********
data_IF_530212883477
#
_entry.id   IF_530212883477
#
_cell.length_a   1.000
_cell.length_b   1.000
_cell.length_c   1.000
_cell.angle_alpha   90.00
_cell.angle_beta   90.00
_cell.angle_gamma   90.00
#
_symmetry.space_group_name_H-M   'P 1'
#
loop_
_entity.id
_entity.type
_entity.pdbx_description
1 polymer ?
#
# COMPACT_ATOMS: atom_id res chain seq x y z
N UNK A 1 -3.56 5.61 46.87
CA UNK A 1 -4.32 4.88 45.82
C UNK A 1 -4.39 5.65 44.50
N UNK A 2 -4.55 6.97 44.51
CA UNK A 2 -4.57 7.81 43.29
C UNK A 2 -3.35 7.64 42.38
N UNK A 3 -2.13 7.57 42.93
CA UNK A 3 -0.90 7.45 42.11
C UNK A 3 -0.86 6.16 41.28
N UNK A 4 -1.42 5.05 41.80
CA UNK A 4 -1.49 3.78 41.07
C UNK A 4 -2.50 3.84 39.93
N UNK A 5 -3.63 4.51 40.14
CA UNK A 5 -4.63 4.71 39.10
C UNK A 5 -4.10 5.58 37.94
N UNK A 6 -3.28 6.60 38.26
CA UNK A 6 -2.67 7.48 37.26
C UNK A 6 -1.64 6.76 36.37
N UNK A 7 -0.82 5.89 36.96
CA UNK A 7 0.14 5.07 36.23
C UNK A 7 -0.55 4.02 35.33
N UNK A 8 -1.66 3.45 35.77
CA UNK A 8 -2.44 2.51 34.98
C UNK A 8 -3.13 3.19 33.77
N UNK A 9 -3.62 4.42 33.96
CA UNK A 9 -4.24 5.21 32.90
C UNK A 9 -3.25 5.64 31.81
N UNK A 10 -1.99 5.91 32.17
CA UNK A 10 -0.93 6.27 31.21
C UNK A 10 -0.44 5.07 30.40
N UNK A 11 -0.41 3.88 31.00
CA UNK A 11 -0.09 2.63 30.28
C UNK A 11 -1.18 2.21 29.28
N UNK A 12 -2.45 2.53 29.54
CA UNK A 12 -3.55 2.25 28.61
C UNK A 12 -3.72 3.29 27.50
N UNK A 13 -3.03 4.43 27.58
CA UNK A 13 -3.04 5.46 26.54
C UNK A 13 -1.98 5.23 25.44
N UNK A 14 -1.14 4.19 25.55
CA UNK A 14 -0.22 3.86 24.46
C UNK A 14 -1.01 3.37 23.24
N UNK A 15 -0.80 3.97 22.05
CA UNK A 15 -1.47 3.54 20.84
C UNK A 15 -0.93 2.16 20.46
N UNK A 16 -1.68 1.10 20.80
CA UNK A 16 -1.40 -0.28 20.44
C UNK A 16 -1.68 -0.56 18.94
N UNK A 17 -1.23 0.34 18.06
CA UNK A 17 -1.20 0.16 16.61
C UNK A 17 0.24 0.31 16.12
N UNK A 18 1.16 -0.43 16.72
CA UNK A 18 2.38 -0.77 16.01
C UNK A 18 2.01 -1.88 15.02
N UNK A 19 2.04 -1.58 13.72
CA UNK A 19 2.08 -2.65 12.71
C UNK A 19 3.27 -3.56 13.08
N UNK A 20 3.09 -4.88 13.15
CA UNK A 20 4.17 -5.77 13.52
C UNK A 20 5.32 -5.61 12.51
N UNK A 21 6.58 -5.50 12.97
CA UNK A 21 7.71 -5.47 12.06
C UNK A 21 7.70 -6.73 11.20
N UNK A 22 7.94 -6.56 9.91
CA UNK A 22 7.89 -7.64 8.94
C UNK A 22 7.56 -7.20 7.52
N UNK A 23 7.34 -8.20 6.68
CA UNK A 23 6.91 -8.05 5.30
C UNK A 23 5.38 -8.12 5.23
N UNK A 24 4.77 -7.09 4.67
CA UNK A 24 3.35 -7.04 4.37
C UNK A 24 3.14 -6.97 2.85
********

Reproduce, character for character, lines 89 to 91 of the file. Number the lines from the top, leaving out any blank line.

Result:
C UNK A 23 5.38 -8.12 5.23
N UNK A 24 4.77 -7.09 4.67
CA UNK A 24 3.35 -7.04 4.37